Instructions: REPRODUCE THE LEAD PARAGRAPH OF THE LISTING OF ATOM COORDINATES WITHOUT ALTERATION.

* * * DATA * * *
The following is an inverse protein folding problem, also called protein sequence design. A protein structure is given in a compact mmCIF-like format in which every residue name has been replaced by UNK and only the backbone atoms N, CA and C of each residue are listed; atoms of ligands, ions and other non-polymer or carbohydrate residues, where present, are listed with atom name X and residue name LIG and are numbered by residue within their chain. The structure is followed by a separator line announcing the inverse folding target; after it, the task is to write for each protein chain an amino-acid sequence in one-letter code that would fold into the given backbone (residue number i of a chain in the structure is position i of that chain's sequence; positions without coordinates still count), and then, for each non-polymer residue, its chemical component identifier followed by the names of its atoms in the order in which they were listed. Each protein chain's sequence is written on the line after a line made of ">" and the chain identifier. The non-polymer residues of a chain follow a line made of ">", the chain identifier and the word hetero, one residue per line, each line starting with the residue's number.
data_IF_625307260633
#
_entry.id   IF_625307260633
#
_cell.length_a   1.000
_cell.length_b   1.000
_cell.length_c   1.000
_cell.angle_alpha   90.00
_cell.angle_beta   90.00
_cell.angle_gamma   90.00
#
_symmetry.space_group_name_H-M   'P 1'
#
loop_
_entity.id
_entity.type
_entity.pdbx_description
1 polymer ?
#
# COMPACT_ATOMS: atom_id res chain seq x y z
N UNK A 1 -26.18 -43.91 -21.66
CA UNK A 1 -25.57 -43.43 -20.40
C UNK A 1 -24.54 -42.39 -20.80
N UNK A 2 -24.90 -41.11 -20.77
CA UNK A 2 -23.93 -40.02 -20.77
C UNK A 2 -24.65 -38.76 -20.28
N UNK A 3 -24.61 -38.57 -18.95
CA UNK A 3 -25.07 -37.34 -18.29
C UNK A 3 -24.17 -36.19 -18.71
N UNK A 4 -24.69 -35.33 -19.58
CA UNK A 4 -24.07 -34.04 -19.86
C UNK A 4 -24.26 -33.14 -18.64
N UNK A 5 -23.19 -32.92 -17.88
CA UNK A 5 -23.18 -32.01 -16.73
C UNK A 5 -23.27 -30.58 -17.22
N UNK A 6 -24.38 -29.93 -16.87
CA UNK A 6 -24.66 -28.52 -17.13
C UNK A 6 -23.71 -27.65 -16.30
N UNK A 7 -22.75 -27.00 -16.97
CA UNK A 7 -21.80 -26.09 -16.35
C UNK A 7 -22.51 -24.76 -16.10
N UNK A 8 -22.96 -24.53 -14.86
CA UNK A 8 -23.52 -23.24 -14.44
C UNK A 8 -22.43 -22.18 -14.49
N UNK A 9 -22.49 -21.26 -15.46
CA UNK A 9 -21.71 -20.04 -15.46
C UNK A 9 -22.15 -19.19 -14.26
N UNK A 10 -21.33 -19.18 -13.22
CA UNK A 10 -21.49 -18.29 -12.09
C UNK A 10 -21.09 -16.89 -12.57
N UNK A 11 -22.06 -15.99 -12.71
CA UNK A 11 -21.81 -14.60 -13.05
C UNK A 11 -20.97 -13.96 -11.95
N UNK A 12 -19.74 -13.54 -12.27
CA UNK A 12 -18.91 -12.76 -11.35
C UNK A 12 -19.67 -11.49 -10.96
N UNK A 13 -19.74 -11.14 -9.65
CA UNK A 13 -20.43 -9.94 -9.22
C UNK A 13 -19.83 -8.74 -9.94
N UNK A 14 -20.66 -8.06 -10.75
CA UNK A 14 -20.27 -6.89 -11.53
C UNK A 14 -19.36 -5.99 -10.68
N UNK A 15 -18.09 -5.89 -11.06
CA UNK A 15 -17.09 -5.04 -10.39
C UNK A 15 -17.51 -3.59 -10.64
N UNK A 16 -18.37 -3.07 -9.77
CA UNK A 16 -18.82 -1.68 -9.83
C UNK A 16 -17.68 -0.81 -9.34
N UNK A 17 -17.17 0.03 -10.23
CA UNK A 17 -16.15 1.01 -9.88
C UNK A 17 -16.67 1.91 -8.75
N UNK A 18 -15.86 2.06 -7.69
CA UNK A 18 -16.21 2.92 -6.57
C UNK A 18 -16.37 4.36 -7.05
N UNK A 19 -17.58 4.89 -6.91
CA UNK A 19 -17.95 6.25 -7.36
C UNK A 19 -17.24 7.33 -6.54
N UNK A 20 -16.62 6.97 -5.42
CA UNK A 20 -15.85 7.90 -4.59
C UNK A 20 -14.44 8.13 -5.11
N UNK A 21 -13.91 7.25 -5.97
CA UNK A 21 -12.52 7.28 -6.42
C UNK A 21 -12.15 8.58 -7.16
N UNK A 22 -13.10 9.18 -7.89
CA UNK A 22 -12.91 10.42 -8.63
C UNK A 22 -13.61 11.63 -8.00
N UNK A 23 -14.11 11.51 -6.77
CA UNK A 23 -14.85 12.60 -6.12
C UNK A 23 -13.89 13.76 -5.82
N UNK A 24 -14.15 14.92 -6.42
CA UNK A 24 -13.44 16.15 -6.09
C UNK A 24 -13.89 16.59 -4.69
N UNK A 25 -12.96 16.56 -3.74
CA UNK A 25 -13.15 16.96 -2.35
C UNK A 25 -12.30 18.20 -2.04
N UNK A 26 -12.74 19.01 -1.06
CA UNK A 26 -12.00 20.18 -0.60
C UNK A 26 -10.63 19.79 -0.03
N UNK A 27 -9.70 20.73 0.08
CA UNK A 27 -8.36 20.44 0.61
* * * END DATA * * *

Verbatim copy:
The following is an inverse protein folding problem, also called protein sequence design. A protein structure is given in a compact mmCIF-like format in which every residue name has been replaced by UNK and only the backbone atoms N, CA and C of each residue are listed; atoms of ligands, ions and other non-polymer or carbohydrate residues, where present, are listed with atom name X and residue name LIG and are numbered by residue within their chain. The structure is followed by a separator line announcing the inverse folding target; after it, the task is to write for each protein chain an amino-acid sequence in one-letter code that would fold into the given backbone (residue number i of a chain in the structure is position i of that chain's sequence; positions without coordinates still count), and then, for each non-polymer residue, its chemical component identifier followed by the names of its atoms in the order in which they were listed. Each protein chain's sequence is written on the line after a line made of ">" and the chain identifier. The non-polymer residues of a chain follow a line made of ">", the chain identifier and the word hetero, one residue per line, each line starting with the residue's number.